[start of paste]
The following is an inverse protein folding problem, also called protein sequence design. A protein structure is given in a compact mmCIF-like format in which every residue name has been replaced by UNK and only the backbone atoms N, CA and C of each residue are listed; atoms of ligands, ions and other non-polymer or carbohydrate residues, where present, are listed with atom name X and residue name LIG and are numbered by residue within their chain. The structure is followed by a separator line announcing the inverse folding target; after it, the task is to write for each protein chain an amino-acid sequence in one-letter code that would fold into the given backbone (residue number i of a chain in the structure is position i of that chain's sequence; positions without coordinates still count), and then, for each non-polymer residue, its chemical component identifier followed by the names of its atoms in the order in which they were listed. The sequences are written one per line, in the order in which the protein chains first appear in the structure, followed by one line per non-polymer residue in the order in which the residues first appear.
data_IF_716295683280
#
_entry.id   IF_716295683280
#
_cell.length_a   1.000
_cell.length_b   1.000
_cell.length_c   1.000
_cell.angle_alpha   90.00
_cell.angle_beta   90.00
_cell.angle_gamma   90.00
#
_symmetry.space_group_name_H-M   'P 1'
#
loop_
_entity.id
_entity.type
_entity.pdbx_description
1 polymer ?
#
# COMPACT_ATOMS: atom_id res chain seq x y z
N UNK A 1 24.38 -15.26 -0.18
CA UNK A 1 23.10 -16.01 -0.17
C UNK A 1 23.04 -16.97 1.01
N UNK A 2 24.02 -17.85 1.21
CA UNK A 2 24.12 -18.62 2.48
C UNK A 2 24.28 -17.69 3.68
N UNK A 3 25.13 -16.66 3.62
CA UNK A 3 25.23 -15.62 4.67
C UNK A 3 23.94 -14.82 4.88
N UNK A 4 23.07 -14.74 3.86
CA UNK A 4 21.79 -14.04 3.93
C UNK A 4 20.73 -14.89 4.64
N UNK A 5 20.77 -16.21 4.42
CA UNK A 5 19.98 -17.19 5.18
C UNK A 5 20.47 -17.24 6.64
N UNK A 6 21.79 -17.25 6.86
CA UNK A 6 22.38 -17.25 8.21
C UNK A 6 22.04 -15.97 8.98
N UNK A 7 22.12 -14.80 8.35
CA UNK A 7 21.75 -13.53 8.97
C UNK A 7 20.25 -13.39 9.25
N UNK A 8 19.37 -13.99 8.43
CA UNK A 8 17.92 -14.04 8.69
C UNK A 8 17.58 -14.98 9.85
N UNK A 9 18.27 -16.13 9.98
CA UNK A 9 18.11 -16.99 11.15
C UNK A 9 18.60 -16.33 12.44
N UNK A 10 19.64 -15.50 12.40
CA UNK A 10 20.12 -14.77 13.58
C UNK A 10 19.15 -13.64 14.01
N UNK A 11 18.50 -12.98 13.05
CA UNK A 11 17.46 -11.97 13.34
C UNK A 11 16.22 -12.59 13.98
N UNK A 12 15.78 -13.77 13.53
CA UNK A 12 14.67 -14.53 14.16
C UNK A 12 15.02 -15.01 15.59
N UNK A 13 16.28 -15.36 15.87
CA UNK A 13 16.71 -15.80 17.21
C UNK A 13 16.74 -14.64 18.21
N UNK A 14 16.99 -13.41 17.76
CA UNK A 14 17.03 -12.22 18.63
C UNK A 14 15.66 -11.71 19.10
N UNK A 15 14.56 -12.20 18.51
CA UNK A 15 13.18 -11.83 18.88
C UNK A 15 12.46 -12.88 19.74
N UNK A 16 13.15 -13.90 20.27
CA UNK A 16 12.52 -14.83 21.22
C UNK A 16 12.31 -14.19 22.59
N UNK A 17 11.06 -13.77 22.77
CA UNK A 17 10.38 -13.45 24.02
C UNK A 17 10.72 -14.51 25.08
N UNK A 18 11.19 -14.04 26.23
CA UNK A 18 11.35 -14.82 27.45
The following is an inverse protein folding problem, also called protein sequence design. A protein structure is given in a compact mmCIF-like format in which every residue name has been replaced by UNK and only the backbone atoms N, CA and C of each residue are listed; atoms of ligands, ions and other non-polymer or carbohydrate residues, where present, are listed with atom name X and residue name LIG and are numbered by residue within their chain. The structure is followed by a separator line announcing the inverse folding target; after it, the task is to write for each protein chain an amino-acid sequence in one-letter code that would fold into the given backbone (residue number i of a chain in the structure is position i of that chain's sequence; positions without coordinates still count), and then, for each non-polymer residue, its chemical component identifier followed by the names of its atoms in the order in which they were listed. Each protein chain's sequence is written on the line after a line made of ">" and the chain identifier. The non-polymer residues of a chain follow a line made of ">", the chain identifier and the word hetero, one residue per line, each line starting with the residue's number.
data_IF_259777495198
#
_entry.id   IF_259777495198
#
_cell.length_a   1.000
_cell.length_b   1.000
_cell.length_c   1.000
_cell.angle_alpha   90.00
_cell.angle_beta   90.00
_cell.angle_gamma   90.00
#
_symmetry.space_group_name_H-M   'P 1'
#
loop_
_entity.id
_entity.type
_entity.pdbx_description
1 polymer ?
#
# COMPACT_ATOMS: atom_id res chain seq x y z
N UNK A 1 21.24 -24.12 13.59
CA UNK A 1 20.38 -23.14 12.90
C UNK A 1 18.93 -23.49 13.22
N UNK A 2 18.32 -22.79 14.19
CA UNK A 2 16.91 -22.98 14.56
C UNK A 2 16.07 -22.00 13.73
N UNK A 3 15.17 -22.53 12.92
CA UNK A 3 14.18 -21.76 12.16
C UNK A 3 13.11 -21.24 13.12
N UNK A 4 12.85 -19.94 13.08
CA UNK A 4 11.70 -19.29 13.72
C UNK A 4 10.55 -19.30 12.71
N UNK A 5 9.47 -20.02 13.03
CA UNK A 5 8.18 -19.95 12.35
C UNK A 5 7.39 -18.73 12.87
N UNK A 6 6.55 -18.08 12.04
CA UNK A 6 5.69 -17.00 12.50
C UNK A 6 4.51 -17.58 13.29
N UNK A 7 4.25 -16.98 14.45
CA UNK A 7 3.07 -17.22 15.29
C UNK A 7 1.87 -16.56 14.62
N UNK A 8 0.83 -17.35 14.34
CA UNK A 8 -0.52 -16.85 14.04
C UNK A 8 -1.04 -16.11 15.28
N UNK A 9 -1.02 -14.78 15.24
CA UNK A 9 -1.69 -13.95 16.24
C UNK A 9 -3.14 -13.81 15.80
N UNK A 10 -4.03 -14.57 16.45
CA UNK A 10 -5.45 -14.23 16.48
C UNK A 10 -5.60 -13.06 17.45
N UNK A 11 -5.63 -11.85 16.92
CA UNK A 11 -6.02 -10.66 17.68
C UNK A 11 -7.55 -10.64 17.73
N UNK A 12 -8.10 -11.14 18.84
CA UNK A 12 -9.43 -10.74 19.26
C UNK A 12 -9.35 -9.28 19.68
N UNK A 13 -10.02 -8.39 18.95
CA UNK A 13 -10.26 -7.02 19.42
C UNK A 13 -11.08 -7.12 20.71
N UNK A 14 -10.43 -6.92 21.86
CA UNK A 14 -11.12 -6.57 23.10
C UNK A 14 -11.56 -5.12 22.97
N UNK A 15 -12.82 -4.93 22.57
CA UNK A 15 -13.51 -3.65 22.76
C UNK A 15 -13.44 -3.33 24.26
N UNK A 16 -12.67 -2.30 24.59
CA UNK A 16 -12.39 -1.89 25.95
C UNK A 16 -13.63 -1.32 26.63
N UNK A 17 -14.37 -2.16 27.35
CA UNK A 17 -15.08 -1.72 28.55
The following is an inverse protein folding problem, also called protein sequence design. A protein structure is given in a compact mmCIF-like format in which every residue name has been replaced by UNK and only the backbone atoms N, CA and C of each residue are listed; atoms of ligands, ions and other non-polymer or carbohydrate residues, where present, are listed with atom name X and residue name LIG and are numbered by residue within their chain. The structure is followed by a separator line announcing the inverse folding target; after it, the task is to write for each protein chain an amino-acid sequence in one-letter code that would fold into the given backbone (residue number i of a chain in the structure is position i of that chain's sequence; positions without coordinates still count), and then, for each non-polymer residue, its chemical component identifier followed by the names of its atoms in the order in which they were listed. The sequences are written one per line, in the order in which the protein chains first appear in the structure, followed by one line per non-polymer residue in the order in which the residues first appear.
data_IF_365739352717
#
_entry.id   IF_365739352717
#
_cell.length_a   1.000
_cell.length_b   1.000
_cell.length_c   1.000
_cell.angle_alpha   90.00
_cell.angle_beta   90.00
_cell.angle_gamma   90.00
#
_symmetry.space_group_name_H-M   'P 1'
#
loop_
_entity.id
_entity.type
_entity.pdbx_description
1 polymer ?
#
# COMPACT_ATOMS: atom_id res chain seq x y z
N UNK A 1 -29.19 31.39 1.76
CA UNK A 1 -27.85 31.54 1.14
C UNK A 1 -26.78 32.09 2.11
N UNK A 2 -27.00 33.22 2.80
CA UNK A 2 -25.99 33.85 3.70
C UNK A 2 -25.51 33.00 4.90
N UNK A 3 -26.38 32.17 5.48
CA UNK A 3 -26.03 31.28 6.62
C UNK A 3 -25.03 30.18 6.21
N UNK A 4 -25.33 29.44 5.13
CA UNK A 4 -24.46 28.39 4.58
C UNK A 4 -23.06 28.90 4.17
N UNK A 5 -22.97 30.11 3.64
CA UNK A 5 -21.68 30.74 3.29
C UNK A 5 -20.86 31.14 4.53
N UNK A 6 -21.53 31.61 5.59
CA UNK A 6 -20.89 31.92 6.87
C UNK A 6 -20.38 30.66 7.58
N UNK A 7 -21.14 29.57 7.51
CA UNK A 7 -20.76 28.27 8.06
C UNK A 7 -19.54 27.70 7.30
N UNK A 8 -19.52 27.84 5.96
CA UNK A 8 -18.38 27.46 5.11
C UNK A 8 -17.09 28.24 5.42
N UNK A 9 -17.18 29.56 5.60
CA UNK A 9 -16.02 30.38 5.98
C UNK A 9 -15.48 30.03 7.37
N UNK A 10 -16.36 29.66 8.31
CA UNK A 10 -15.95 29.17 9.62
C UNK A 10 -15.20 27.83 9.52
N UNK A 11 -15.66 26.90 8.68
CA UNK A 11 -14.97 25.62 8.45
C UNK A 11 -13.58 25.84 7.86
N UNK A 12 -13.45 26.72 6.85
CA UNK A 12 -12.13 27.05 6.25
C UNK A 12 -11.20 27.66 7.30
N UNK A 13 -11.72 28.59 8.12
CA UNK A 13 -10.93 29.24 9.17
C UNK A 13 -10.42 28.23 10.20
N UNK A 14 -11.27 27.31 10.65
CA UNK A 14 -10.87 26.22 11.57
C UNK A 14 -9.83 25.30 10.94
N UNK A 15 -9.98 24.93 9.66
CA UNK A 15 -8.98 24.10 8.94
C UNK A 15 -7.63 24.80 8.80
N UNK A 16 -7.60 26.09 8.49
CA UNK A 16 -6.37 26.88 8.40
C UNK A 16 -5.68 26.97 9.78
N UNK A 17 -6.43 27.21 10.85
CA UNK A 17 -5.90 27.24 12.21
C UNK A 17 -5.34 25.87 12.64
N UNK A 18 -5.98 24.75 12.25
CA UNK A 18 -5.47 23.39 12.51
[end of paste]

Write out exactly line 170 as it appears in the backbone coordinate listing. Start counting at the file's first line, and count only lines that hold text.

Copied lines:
N UNK A 2 -27.00 33.22 2.80